Internet of Things and Blockchain or Blockchain and Internet of Things. These are two hot topics thrown around the industry a lot, but what exactly do they mean and how are they related?
What is the Internet of Things
Internet of Things (IoT) is, simply put, the connection of physical objects, or “things”, to the Internet. Hence, these “things” are able to send and receive data. Maybe this seems like a foreign concept, but in reality most households with broadband connection have IoT-connected devices already, and the number is only continuing to grow. From smart locks, to self-adjusting thermostats, IoT is already here to make our lives more convenient. Its use-cases even extent beyond that, as IoT can be used for smart city concepts, supply chain management, manufacturing, and much more. thethings.iO, in fact, provides a sophisticated, easy-to-use platform for companies or individuals to connect their IoT devices.
IoT has incredible growth potential, but it does have some kinks that need to be worked out. The chief among them: Security. IoT devices are generally more susceptible to hacking than smartphones and other endpoint devices due to their more limited functionality. When considering devices like smart locks for home safety, or even self-driving cars, it is clear that user safety–and privacy–should be paramount.
Blockchain, or Distributed Ledger Technology (DLT for short). Many people think of Blockchain as Bitcoin. However, this is a misconception: Blockchain is the technology behind Bitcoin and other cryptocurrencies, it is what makes them work. To explain, the blockchain is a series of “blocks” of information (in the case of Bitcoin, transaction data) linked together via cryptographic hashes. A distributed network of nodes (nodes generally being the computers of the blockchain users) each has a local copy of the blockchain, and the nodes verify new blocks by reaching a consensus, usually a majority. Hence, blockchain is a public ledger of information verified collectively. The kicker of blockchain is that there is no central authority verifying the ledger (i.e. banks when thinking about bitcoin and transactions). Because of how it works, blockchain is inherently immutable (or unchangeable), transparent, and secure, as changing it requires the consensus of a distributed network of nodes. In other words, to hack a blockchain, you would have to simultaneously hack a huge network of individual records as opposed to hacking a single, centralized database.
How IoT platforms can help here?
Nowadays (2019) there are still not a lot of Blockchain (DLTs) as a service systems. Actually scaling a Blockchain service is still tricky. An IoT platform such as thethings.iO is working as a service in several projects such as the tracking coffee project and more. Our goal for 2020 is to offer Blockchain services to our customers in case it is needed on their use case.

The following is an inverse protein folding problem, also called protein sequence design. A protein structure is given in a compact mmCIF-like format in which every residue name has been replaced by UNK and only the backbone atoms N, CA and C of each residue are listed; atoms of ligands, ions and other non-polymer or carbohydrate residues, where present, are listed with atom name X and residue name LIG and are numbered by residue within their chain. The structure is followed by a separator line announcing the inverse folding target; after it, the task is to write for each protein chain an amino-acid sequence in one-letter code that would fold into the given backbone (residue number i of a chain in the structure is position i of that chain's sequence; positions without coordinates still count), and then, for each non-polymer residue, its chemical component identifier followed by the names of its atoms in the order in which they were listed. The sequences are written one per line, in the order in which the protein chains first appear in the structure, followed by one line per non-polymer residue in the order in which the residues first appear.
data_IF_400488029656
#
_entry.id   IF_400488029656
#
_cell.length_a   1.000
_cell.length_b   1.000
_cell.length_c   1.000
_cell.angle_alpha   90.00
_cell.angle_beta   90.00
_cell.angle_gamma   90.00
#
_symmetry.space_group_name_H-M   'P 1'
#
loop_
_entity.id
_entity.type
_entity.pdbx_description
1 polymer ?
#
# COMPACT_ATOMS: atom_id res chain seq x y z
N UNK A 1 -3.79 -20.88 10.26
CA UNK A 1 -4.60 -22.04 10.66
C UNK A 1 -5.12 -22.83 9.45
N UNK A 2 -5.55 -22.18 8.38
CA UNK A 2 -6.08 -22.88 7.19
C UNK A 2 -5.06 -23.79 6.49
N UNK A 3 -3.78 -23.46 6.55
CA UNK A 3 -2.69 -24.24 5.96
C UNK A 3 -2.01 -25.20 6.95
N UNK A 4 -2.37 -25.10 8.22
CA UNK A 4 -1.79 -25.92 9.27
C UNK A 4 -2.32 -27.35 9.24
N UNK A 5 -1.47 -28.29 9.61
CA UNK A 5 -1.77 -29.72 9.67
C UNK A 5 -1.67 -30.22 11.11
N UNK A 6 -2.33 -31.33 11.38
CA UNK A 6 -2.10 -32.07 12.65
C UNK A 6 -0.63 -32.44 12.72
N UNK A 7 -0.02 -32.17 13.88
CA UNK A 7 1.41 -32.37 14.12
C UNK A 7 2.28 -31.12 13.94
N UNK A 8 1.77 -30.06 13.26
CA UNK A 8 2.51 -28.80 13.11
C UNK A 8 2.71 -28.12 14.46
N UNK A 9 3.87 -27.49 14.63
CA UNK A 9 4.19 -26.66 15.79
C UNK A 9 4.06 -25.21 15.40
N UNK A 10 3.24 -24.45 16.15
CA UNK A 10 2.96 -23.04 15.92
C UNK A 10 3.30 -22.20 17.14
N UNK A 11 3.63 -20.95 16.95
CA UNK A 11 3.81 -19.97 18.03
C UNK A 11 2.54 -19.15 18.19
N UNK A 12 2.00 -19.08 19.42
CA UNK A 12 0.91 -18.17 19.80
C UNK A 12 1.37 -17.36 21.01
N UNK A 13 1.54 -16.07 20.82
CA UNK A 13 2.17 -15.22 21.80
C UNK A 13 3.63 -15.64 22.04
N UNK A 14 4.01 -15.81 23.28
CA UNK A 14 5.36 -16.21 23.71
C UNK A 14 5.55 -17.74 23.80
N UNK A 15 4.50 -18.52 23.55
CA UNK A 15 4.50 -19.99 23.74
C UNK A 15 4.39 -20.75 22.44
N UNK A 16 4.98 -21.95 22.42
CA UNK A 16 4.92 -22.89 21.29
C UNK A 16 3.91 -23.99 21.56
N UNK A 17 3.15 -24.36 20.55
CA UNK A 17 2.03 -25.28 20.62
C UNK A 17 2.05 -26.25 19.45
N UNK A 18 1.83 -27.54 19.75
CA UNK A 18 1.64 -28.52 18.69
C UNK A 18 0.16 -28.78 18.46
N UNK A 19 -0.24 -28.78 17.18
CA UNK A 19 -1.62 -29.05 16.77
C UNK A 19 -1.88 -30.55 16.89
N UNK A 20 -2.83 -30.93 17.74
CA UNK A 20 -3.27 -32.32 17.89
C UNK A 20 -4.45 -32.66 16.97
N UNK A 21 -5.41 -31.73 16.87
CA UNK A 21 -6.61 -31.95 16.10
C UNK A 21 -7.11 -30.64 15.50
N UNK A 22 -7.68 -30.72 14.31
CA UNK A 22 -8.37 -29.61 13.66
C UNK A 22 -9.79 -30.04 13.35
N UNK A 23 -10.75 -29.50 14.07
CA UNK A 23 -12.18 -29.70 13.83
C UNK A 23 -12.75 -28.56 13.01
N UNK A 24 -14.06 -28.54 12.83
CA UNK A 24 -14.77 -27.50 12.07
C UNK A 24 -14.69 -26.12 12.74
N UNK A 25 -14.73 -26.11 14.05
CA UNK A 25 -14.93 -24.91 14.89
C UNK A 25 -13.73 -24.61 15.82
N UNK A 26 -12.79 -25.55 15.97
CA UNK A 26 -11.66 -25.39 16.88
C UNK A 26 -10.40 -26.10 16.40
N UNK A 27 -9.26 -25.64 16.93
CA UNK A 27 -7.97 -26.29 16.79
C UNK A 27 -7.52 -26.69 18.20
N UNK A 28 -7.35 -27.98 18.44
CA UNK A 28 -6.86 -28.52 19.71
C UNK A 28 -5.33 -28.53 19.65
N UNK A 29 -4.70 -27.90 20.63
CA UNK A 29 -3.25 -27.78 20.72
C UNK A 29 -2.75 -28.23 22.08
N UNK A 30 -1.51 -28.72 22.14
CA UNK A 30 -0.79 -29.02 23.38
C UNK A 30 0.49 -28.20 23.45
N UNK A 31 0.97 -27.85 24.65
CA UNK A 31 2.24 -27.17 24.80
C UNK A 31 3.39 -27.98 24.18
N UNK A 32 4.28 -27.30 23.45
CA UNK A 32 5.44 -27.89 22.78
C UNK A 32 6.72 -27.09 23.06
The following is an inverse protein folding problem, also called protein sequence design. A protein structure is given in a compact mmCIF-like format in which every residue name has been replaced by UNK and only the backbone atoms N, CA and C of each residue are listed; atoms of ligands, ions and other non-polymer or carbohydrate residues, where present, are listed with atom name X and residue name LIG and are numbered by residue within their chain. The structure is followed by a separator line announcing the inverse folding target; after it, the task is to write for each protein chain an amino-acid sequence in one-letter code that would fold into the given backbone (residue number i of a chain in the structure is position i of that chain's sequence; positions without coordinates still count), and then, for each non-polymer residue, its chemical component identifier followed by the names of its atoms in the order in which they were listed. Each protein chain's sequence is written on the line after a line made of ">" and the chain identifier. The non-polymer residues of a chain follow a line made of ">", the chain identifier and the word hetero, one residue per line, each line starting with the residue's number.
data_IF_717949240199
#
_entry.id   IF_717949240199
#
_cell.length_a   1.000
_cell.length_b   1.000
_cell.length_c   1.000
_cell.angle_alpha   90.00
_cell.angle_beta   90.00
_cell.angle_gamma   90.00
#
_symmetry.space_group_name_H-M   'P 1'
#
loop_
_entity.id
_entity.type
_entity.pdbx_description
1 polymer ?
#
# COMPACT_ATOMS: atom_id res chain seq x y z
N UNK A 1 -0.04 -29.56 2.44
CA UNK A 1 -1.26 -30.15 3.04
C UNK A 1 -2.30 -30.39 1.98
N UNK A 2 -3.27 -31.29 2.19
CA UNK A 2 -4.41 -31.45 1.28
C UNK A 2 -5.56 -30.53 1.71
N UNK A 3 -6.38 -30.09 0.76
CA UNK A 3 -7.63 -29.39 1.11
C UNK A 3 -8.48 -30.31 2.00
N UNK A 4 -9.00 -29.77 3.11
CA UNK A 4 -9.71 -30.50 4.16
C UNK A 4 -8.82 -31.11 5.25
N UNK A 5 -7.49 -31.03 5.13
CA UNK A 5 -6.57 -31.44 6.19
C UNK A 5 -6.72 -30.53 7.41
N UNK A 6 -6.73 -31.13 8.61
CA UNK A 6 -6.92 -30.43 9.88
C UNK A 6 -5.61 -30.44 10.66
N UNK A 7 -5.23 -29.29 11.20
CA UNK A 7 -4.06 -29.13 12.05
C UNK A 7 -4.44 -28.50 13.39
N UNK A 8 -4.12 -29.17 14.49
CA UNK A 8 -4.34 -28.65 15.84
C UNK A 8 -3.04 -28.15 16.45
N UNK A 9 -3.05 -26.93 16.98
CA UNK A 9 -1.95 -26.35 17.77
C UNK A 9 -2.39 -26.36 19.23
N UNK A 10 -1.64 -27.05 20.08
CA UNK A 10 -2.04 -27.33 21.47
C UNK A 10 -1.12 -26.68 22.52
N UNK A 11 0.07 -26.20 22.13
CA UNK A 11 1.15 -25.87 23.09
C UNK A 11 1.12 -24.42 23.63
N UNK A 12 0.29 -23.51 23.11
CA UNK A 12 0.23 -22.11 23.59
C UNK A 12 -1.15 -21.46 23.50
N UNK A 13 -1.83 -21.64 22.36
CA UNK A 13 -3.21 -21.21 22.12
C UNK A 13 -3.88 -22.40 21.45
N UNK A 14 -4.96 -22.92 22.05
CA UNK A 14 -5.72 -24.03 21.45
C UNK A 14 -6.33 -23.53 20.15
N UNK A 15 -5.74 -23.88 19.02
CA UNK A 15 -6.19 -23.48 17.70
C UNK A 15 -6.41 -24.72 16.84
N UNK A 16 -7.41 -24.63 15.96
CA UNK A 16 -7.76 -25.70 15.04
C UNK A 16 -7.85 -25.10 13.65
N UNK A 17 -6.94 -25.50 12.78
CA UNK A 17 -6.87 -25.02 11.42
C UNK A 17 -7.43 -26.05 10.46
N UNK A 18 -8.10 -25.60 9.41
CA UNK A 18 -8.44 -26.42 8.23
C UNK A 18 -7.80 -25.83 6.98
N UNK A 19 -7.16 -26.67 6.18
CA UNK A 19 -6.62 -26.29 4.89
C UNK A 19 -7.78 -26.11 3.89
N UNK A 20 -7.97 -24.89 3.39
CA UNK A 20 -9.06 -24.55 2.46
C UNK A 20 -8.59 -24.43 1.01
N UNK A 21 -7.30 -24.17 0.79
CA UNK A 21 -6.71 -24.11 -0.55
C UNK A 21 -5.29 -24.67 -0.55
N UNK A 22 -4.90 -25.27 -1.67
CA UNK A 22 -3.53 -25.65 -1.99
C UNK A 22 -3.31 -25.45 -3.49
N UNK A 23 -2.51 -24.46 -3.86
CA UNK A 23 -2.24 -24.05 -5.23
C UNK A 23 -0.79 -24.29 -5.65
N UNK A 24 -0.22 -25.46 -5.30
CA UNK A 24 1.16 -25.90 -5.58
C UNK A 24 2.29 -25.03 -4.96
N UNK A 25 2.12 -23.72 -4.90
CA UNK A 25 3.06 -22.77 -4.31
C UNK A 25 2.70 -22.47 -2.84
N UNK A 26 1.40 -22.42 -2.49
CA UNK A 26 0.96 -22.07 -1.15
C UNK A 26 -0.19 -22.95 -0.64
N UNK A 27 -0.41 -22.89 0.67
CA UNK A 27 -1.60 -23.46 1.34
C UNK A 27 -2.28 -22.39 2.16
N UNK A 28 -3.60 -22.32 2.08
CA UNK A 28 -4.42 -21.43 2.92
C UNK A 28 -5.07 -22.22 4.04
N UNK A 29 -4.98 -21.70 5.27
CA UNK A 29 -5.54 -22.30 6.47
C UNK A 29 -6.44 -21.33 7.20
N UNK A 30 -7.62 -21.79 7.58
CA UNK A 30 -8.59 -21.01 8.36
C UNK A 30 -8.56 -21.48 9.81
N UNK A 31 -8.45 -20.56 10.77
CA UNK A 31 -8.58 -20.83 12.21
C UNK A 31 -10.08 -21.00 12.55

Integrating Blockchain technology into IoT has huge ramifications as the data sent by IoT-connected devices could be stored in a decentralized ledger in a way that ensures security, transparency and privacy. In fact, many of the security shortcomings of present-day IoT may be overcome with DLT’s inherent transparency and immutability.
Additionally, it is important to address user privacy. While blockchains like Bitcoin are public DLT, there are other types. When working with customers, private blockchains accessible to specific people may be more useful by restricting access. Moreso, different groups of people can be given different permissions: For example, group A may be able to view a blockchain, group B may manipulate certain aspects of the data being sent, and group C may simply have no access at all. Furthermore, blockchains can be constructed with anonymity such that user identity is ambiguous–enhancing privacy. Our key point: The flexibility of blockchains allow for greater control over user data privacy.
The Internet of Things is only getting bigger, and as agriculture, connected homes, asset tracking, smart cities and more become more of a reality. With great potential comes greater risk -and this is exactly why Blockchain’s use case for IoT technology should be fully researched.
Here at thethings.iO IoT platform, we are doing just that. We are constantly thinking about how we can improve security for our customers, and if Blockchain could be used in a way that provides greater transparency for the data that we provide. If you have any questions or comments, feel free to reach out to us. We would love to hear your thoughts on this exciting field of new tech!
PD: This is a blogpost written by Kieffer Gilman-Strickland during his internship at thethings.iO.